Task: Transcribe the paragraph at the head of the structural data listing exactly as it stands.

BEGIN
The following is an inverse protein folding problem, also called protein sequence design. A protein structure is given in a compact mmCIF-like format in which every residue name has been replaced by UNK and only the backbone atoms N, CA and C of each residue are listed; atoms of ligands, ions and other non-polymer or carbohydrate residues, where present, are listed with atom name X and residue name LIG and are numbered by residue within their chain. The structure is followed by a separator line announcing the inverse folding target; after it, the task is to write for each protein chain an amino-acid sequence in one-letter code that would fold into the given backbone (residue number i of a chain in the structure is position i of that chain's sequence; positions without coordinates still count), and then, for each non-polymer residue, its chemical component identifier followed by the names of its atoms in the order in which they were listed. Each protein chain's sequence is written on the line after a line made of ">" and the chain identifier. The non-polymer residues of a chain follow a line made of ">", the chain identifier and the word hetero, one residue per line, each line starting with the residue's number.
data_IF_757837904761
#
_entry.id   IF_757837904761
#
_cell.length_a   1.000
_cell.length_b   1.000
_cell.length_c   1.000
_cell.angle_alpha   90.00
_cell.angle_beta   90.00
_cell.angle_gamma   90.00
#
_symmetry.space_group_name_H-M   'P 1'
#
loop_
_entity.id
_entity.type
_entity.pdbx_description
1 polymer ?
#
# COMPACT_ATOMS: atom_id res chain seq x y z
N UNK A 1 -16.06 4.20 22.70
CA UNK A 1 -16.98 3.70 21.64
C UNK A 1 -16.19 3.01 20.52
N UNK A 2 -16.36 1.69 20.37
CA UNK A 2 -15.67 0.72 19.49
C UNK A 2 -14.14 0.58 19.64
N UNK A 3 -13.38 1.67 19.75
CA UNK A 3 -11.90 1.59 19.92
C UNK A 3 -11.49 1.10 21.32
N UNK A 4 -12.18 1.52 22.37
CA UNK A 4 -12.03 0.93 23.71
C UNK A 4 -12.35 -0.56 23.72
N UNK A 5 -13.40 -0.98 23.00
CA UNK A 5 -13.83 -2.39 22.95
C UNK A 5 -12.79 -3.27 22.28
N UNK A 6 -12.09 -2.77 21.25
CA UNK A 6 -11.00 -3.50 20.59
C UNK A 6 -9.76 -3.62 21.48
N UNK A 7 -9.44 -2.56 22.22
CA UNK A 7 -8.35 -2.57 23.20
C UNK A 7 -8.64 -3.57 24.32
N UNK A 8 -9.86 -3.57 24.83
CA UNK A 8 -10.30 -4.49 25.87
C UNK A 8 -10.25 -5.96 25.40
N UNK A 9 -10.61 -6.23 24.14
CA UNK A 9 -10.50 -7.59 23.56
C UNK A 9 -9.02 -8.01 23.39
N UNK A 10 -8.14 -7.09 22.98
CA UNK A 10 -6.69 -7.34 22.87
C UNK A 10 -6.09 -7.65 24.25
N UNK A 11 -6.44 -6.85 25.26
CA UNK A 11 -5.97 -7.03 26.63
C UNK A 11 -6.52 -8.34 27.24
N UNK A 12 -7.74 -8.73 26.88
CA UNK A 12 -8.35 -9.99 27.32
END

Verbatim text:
The following is an inverse protein folding problem, also called protein sequence design. A protein structure is given in a compact mmCIF-like format in which every residue name has been replaced by UNK and only the backbone atoms N, CA and C of each residue are listed; atoms of ligands, ions and other non-polymer or carbohydrate residues, where present, are listed with atom name X and residue name LIG and are numbered by residue within their chain. The structure is followed by a separator line announcing the inverse folding target; after it, the task is to write for each protein chain an amino-acid sequence in one-letter code that would fold into the given backbone (residue number i of a chain in the structure is position i of that chain's sequence; positions without coordinates still count), and then, for each non-polymer residue, its chemical component identifier followed by the names of its atoms in the order in which they were listed. Each protein chain's sequence is written on the line after a line made of ">" and the chain identifier. The non-polymer residues of a chain follow a line made of ">", the chain identifier and the word hetero, one residue per line, each line starting with the residue's number.